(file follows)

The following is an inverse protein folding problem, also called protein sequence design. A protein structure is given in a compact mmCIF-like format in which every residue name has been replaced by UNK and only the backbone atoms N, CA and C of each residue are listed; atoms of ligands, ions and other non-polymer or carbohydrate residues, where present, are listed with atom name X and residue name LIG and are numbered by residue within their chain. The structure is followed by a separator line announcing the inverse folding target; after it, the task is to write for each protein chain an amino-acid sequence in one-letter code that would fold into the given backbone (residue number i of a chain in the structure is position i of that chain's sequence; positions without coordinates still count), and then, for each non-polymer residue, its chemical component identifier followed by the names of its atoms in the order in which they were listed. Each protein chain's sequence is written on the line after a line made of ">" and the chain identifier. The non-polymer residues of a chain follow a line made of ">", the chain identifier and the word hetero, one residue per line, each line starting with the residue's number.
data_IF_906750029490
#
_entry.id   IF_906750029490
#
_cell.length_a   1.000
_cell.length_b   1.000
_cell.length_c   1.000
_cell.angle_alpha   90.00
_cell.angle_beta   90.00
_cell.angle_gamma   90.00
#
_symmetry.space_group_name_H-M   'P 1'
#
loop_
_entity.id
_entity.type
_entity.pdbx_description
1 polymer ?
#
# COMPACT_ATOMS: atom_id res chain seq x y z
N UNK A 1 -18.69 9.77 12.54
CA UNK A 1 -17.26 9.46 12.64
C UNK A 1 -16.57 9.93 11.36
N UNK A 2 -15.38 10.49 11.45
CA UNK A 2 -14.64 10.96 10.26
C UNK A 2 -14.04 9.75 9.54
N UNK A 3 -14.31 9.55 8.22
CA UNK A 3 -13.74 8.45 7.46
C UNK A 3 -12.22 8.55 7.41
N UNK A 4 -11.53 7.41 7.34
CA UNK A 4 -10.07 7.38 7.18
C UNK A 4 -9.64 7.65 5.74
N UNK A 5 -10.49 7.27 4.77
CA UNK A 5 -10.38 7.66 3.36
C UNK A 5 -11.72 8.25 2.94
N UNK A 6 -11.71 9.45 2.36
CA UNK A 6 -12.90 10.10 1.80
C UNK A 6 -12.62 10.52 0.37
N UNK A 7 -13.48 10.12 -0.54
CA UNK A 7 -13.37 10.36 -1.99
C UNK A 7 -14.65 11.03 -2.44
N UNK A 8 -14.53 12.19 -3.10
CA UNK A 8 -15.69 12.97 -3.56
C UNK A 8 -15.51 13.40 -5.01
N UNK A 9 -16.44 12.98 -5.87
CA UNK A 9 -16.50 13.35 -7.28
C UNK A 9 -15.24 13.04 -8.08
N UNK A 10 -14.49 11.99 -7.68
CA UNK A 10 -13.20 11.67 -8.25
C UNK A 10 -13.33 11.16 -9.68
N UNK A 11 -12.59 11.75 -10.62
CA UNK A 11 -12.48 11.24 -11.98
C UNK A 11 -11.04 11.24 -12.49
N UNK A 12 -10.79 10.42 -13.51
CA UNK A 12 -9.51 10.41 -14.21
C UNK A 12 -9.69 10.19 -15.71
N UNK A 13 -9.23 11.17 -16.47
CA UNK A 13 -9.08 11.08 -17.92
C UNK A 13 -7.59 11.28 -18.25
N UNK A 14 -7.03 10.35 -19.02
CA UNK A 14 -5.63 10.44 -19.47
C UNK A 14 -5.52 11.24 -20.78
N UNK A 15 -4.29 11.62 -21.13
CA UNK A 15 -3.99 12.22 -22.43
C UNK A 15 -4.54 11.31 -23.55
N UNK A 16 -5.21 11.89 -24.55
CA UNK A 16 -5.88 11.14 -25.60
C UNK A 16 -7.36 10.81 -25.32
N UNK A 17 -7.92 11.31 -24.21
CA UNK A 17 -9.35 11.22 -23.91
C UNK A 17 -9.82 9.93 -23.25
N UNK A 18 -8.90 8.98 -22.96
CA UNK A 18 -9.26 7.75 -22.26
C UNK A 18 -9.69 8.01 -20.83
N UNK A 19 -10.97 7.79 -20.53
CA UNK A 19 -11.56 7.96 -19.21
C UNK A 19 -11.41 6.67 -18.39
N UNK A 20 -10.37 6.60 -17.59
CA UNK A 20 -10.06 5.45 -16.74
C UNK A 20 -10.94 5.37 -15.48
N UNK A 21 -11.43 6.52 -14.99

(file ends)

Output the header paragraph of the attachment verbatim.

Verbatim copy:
The following is an inverse protein folding problem, also called protein sequence design. A protein structure is given in a compact mmCIF-like format in which every residue name has been replaced by UNK and only the backbone atoms N, CA and C of each residue are listed; atoms of ligands, ions and other non-polymer or carbohydrate residues, where present, are listed with atom name X and residue name LIG and are numbered by residue within their chain. The structure is followed by a separator line announcing the inverse folding target; after it, the task is to write for each protein chain an amino-acid sequence in one-letter code that would fold into the given backbone (residue number i of a chain in the structure is position i of that chain's sequence; positions without coordinates still count), and then, for each non-polymer residue, its chemical component identifier followed by the names of its atoms in the order in which they were listed. Each protein chain's sequence is written on the line after a line made of ">" and the chain identifier. The non-polymer residues of a chain follow a line made of ">", the chain identifier and the word hetero, one residue per line, each line starting with the residue's number.